Microsoft surprised everyone in late 2006 by introducing its Zune digital media platform, software, services, and hardware that competes both with market leader Apple and with its own older Windows Media Player–based PlaysForSure.
Microsoft’s Zune platform is a fairly transparent copy of the Apple playbook.
Microsoft’s failure in the digital media market is that it actually does bundle its excellent Windows Media Player software with Windows, and it’s done so for several years now.
Zune 2 was a revelation, and Microsoft really turned the Zune around by starting over from scratch. Whereas the first-generation Zune was all about the hardware, the secondgeneration platform expanded dramatically in all areas.
The initial release lacked the ability to create smart playlists, though Microsoft fixed that with a Zune 2.5 release in mid-2008. In late 2008, Microsoft offered up its third-generation Zune platform, which was really just an evolution of Zune 2. The devices didn’t change from a hardware perspective at all, though the capacities were upped to 8, 16, and 120GB.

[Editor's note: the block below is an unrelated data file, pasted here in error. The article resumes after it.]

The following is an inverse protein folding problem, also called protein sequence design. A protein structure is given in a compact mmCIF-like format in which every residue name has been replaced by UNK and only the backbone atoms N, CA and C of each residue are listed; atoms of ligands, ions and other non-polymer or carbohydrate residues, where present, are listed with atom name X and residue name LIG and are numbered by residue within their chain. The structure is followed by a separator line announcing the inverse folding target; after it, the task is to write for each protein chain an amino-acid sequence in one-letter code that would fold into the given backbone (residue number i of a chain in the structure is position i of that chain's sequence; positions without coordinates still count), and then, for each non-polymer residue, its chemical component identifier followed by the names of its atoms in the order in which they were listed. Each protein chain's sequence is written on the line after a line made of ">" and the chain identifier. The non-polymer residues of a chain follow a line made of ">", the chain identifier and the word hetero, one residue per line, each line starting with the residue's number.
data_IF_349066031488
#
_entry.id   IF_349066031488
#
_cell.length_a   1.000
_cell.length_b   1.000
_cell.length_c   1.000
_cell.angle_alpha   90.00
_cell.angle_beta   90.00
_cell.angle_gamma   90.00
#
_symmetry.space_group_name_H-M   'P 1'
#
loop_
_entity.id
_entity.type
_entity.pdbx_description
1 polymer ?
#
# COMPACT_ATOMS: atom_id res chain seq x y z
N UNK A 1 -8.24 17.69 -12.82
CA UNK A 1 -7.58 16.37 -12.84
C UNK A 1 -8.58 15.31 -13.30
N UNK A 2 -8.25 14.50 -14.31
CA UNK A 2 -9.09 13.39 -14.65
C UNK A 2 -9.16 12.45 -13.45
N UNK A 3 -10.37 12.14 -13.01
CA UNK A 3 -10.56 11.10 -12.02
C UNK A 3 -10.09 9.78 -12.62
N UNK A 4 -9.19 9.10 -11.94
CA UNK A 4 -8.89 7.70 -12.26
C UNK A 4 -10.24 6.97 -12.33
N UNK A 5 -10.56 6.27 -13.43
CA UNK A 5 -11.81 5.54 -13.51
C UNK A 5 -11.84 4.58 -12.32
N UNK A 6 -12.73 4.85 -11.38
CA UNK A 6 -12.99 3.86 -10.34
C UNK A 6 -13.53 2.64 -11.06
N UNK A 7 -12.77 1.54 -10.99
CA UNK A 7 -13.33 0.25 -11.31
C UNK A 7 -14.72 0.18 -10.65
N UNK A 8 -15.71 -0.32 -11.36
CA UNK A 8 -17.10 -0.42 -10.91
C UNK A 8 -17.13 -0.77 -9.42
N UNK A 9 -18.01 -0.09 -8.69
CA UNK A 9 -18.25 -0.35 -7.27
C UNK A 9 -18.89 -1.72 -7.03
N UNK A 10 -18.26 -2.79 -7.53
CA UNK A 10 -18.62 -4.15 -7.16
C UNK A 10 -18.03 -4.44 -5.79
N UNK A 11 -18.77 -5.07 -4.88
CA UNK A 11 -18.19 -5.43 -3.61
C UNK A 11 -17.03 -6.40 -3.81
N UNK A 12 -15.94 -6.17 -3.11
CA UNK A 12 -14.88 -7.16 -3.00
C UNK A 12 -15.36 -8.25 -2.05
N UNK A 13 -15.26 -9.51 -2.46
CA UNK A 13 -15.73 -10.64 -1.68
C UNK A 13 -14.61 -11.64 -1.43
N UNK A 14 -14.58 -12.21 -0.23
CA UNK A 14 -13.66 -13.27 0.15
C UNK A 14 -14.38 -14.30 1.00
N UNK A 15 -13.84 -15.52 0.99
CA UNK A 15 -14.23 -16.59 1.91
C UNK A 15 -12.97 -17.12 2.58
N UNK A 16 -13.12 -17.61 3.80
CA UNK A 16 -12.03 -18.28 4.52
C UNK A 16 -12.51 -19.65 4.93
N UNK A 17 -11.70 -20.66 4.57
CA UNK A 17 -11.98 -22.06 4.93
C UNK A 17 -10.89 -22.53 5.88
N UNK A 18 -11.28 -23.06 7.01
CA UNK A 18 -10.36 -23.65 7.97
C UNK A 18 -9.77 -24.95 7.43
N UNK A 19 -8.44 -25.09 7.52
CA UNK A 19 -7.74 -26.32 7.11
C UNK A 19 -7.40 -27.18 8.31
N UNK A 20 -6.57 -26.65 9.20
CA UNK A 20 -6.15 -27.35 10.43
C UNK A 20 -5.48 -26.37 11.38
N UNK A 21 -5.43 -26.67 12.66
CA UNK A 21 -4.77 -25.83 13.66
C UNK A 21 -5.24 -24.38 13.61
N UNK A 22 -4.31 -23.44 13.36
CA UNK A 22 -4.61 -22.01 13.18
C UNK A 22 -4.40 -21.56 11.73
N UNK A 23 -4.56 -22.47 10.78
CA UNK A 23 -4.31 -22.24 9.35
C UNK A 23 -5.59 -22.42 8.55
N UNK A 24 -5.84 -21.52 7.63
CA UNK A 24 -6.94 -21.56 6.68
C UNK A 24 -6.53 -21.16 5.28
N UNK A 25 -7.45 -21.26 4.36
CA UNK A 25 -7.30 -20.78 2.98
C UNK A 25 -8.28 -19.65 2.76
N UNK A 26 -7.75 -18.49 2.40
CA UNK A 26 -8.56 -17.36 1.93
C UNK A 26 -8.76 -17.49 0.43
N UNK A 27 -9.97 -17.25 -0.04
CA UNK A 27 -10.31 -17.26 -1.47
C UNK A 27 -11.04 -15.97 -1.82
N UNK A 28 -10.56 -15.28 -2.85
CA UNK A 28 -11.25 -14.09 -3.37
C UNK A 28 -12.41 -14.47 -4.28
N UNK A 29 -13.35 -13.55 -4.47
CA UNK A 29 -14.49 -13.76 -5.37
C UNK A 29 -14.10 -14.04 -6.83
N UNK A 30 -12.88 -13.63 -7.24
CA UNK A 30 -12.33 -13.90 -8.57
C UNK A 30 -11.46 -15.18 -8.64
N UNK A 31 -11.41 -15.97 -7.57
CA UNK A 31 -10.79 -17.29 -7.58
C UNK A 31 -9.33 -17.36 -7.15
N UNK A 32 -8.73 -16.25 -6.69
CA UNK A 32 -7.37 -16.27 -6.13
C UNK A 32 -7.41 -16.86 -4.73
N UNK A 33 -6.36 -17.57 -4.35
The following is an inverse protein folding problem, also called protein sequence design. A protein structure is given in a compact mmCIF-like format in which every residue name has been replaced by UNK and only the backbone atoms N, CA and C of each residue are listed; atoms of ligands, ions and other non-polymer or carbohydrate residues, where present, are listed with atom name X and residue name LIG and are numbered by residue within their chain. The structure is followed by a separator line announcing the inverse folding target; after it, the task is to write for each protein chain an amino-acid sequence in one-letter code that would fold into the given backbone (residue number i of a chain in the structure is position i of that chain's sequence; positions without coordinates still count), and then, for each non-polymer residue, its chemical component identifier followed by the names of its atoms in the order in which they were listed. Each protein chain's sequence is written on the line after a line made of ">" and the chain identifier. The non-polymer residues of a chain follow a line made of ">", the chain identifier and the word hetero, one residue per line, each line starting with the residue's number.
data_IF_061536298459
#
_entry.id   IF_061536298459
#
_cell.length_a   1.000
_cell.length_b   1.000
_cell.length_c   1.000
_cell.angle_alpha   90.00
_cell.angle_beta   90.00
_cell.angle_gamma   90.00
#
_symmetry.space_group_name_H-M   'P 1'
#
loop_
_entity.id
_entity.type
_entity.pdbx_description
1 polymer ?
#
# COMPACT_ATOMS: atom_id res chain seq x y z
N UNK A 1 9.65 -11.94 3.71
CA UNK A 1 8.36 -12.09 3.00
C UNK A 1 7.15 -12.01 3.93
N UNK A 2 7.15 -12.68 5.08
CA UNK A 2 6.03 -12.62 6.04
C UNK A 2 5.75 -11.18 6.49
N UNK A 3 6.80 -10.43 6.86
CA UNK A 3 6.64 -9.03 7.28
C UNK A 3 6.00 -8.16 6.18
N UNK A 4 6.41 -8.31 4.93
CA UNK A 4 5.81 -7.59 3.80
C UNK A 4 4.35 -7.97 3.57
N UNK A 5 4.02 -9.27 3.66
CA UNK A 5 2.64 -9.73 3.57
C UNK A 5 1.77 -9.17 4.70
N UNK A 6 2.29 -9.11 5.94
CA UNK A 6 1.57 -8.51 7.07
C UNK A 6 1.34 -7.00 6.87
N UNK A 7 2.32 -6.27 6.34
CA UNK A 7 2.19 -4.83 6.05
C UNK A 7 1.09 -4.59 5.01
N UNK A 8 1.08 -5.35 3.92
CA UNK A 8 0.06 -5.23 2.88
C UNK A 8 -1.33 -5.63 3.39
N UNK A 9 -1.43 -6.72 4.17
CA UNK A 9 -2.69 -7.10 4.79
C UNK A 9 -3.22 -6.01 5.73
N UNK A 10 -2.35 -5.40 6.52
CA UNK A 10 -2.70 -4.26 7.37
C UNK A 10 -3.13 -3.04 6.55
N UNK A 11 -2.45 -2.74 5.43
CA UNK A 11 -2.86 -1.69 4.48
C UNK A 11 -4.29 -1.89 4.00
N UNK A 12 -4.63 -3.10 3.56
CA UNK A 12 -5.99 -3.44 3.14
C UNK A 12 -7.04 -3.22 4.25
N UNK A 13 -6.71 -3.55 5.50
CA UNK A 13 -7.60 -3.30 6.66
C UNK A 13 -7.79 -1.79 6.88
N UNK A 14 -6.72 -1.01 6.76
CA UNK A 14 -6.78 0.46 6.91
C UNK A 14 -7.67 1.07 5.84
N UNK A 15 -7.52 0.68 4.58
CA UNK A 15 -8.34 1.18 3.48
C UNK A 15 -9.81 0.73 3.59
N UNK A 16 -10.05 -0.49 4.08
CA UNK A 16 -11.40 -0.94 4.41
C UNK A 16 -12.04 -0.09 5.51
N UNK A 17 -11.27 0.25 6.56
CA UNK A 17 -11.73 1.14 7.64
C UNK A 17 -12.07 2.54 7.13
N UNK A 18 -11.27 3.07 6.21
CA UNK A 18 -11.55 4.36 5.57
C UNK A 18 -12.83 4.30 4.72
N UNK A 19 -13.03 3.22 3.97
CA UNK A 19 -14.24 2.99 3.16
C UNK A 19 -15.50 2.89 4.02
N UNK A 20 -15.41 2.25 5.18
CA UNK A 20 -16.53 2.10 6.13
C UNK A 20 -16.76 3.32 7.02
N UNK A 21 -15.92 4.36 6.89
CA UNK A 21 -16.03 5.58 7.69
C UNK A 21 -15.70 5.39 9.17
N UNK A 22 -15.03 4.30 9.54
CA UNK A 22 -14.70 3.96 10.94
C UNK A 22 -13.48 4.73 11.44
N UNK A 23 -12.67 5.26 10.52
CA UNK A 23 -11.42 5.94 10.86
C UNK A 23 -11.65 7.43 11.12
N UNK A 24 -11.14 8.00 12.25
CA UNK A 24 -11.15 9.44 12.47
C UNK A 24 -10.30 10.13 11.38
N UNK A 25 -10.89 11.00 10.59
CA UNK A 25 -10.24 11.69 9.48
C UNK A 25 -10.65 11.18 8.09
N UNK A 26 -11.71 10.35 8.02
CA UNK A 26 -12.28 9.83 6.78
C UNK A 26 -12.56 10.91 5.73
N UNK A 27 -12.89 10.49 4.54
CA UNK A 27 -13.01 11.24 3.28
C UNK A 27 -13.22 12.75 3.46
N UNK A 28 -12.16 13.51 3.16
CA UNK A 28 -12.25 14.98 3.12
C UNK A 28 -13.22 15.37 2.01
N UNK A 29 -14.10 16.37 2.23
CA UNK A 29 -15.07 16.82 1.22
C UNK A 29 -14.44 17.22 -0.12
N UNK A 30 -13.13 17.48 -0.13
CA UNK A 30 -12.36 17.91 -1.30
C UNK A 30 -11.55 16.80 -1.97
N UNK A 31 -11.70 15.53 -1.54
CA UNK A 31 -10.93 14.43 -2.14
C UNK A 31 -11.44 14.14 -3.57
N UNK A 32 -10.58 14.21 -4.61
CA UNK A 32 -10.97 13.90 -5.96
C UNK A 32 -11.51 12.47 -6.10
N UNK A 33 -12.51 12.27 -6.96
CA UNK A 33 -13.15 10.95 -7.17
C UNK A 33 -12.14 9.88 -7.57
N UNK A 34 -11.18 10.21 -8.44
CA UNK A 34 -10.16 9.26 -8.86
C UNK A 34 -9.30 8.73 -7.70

Zune 3 is still the current version of the Zune software, but you can expect Microsoft to keep releasing new hardware, devices, and services and to generally improve the Zune platform.
The Zune PC software is an alternative to Windows Media Player, But still can’t replace because of its various features.